After he resigned from the executive committee of Destour, Bourguiba was on his own once again. However, his fellow mates of L'Action Tunisienne soon were in conflict with the elders of the party, ending with the exclusion of Guiga, on November 17, 1933 and the resignation of El Materi, M'hamed Bourguiba and Sfar from the executive comittee on December 7, 1933. Soon referred to as "rebels", they were joined by Bourguiba and decided to undertake a campaign all over the country and explain their political positions to the people. Meanwhile, the elders of the Destour unleashed a propaganda campaign aiming to discredit them. Therefore, the young team visited areas severely affected by the economic crisis, including Ksar Hellal and Moknine where they were reluctantly welcomed. Thanks to Ahmed Ayed, a wealthy and respected Ksar Hellal inhabitant, the occasion to explain themselves was given. On January 3, 1934, they gathered with a part of the Ksar Hellal population in his house to clarify the reasons of their conflict with the Destour and specify their conception of national struggle for emancipation.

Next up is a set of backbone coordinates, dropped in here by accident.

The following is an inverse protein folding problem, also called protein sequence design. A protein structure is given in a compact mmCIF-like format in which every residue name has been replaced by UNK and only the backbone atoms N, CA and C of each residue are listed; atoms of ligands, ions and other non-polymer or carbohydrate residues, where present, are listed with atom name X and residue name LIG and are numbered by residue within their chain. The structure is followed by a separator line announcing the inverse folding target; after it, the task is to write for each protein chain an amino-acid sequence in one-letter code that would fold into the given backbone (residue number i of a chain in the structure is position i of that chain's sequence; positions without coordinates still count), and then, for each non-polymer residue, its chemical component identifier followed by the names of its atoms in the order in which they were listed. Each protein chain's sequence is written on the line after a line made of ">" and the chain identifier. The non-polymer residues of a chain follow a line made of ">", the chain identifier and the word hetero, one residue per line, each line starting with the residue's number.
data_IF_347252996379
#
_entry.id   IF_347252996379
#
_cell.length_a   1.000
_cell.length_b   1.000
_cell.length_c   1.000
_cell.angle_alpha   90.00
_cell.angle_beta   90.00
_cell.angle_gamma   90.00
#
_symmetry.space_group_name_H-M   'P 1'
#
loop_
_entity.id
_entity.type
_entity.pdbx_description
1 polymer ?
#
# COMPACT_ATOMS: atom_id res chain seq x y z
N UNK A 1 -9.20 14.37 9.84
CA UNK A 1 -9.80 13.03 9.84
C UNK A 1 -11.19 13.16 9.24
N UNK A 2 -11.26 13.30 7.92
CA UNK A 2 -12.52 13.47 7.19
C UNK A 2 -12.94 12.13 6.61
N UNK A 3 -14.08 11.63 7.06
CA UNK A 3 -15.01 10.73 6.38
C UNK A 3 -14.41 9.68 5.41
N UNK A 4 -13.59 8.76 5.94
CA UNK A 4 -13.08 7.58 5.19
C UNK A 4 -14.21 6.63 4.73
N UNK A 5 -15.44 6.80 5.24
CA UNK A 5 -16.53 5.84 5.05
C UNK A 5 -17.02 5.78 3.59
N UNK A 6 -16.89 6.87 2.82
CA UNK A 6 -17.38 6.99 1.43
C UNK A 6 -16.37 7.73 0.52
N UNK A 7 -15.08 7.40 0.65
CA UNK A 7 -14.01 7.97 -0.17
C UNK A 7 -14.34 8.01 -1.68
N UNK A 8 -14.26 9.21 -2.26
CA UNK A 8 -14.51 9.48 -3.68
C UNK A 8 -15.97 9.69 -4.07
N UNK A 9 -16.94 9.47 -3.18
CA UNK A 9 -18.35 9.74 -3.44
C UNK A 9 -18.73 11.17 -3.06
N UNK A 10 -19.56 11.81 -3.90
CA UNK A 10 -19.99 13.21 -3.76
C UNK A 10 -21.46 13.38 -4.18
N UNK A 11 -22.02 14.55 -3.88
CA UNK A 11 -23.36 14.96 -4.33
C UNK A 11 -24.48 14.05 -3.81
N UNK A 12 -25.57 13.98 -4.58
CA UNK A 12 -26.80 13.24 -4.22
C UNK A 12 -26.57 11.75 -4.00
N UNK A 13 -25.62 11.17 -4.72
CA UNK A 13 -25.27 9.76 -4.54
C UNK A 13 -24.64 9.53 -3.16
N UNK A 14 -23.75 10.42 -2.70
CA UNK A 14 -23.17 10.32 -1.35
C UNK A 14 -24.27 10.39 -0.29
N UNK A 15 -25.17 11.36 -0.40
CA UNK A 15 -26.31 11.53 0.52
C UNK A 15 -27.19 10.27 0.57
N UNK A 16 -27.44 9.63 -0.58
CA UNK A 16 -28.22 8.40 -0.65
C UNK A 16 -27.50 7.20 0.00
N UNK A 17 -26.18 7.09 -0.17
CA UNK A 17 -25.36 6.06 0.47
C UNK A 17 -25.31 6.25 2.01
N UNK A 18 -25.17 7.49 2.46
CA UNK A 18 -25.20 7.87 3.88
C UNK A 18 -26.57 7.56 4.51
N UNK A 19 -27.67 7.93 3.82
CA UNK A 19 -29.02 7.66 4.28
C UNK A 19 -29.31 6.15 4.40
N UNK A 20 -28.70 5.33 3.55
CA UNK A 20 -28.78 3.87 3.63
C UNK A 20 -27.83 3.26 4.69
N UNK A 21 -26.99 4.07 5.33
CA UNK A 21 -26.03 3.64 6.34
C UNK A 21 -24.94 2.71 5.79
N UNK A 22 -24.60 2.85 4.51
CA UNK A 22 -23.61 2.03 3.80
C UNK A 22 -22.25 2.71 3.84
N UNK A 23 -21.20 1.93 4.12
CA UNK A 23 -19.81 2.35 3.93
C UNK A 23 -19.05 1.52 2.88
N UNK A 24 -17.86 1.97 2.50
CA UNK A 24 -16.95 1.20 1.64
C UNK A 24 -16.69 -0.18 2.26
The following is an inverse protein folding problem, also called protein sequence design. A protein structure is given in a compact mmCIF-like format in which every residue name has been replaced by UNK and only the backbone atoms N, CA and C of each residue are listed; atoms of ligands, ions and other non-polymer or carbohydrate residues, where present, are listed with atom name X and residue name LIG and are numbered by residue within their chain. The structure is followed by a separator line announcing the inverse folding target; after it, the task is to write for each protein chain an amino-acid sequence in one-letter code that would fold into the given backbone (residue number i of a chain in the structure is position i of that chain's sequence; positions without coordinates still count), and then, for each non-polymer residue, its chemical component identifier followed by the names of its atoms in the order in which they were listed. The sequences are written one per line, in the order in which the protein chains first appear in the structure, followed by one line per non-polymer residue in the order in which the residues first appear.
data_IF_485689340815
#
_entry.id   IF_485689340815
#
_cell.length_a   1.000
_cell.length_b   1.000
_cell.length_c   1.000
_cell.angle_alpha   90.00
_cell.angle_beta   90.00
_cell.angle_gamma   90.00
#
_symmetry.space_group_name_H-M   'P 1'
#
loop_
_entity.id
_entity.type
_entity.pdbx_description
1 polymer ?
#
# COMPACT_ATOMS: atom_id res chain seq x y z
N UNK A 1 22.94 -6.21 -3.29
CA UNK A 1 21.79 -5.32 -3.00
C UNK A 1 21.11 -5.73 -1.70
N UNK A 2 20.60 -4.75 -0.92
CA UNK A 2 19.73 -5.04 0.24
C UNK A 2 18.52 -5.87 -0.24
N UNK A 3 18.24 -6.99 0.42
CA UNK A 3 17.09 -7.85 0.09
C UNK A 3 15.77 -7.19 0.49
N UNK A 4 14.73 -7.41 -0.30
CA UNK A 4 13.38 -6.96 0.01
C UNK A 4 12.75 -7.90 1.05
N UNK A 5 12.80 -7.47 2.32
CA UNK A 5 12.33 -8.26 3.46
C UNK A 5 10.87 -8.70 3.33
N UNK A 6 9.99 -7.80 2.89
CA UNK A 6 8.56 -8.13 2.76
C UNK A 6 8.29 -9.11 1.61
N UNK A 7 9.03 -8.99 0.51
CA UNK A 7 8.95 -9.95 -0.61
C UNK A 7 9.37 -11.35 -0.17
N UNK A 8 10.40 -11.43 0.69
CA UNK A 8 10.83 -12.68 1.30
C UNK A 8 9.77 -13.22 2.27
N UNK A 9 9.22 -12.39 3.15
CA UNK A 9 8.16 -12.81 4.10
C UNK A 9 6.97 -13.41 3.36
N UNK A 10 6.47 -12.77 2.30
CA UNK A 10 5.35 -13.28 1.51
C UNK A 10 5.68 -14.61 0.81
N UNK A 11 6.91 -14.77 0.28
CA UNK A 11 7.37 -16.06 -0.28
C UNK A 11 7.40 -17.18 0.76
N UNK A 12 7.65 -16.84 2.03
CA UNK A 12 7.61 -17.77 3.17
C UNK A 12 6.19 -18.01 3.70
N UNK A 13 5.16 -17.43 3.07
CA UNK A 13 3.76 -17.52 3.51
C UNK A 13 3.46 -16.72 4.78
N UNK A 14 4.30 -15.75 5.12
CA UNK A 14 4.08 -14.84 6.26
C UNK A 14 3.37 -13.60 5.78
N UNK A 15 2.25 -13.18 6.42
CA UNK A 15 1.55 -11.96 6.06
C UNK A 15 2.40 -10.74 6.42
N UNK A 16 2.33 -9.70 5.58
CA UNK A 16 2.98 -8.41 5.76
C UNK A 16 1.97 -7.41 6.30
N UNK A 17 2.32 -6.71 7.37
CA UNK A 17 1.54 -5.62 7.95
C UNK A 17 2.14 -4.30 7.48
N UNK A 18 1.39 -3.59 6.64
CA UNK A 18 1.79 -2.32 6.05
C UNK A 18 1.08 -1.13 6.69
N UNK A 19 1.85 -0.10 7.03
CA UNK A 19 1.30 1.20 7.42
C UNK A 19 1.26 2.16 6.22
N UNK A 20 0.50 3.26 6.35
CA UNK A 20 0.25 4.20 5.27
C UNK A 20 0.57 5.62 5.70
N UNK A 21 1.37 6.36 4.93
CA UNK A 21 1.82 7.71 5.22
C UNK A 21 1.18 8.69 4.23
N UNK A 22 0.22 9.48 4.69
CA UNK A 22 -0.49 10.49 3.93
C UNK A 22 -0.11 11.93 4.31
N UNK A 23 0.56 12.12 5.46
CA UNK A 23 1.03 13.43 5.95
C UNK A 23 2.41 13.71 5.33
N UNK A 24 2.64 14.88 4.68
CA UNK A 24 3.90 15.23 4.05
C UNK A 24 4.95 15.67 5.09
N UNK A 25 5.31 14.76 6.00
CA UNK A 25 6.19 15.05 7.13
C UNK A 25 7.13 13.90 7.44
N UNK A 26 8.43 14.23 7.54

The speeches and determination to act of this new generation of nationalist was greatly welcomed by the Tunisian population which did not hesitate to criticize the "neglect of the Destour leadership to defend their interests". Upon the refusal of the executive committee to oragnize a special congress aiming to change their political orientations and thanks to the support of the population and notables, the "secessionists" decided to hold their own congress in Ksar Hellal on March 2, 1934. During the event, Bourguiba called the representatives to "choose the men who shall defend in their name the liberation of the country". The congress ended with the founding of a new political party, the Neo-Destour, presided by El Materi, and Bourguiba was designated secretary-general.